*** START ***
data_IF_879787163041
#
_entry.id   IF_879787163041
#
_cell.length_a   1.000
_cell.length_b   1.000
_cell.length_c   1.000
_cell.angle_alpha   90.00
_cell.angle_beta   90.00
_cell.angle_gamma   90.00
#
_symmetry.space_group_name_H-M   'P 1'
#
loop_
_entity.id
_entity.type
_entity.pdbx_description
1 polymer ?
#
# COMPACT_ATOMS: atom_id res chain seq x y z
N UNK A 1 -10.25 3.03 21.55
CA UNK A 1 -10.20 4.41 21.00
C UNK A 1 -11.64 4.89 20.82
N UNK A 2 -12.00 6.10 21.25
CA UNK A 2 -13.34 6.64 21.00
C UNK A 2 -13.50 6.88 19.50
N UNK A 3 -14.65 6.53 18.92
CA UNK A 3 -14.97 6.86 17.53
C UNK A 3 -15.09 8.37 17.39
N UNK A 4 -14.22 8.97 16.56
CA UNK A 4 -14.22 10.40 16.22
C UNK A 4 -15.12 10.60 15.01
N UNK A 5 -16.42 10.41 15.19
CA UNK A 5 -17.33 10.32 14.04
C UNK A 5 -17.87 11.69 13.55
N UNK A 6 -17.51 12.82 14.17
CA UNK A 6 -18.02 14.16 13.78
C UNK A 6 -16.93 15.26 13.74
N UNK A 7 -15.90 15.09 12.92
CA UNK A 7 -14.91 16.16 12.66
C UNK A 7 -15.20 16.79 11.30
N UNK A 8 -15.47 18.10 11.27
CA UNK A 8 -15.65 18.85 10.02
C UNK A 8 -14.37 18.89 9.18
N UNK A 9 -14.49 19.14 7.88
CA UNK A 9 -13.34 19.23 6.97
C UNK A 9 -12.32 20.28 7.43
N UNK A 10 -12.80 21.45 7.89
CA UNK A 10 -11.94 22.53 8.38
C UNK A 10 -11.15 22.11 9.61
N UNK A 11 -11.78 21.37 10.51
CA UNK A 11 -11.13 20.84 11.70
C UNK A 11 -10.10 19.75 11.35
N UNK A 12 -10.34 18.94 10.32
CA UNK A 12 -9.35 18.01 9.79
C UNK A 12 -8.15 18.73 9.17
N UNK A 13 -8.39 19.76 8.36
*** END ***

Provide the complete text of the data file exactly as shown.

data_IF_879787163041
#
_entry.id   IF_879787163041
#
_cell.length_a   1.000
_cell.length_b   1.000
_cell.length_c   1.000
_cell.angle_alpha   90.00
_cell.angle_beta   90.00
_cell.angle_gamma   90.00
#
_symmetry.space_group_name_H-M   'P 1'
#
loop_
_entity.id
_entity.type
_entity.pdbx_description
1 polymer ?
#
# COMPACT_ATOMS: atom_id res chain seq x y z
N UNK A 1 -10.25 3.03 21.55
CA UNK A 1 -10.20 4.41 21.00
C UNK A 1 -11.64 4.89 20.82
N UNK A 2 -12.00 6.10 21.25
CA UNK A 2 -13.34 6.64 21.00
C UNK A 2 -13.50 6.88 19.50
N UNK A 3 -14.65 6.53 18.92
CA UNK A 3 -14.97 6.86 17.53
C UNK A 3 -15.09 8.37 17.39
N UNK A 4 -14.22 8.97 16.56
CA UNK A 4 -14.22 10.40 16.22
C UNK A 4 -15.12 10.60 15.01
N UNK A 5 -16.42 10.41 15.19
CA UNK A 5 -17.33 10.32 14.04
C UNK A 5 -17.87 11.69 13.55
N UNK A 6 -17.51 12.82 14.17
CA UNK A 6 -18.02 14.16 13.78
C UNK A 6 -16.93 15.26 13.74
N UNK A 7 -15.90 15.09 12.92
CA UNK A 7 -14.91 16.16 12.66
C UNK A 7 -15.20 16.79 11.30
N UNK A 8 -15.47 18.10 11.27
CA UNK A 8 -15.65 18.85 10.02
C UNK A 8 -14.37 18.89 9.18
N UNK A 9 -14.49 19.14 7.88
CA UNK A 9 -13.34 19.23 6.97
C UNK A 9 -12.32 20.28 7.43
N UNK A 10 -12.80 21.45 7.89
CA UNK A 10 -11.94 22.53 8.38
C UNK A 10 -11.15 22.11 9.61
N UNK A 11 -11.78 21.37 10.51
CA UNK A 11 -11.13 20.84 11.70
C UNK A 11 -10.10 19.75 11.35
N UNK A 12 -10.34 18.94 10.32
CA UNK A 12 -9.35 18.01 9.79
C UNK A 12 -8.15 18.73 9.17
N UNK A 13 -8.39 19.76 8.36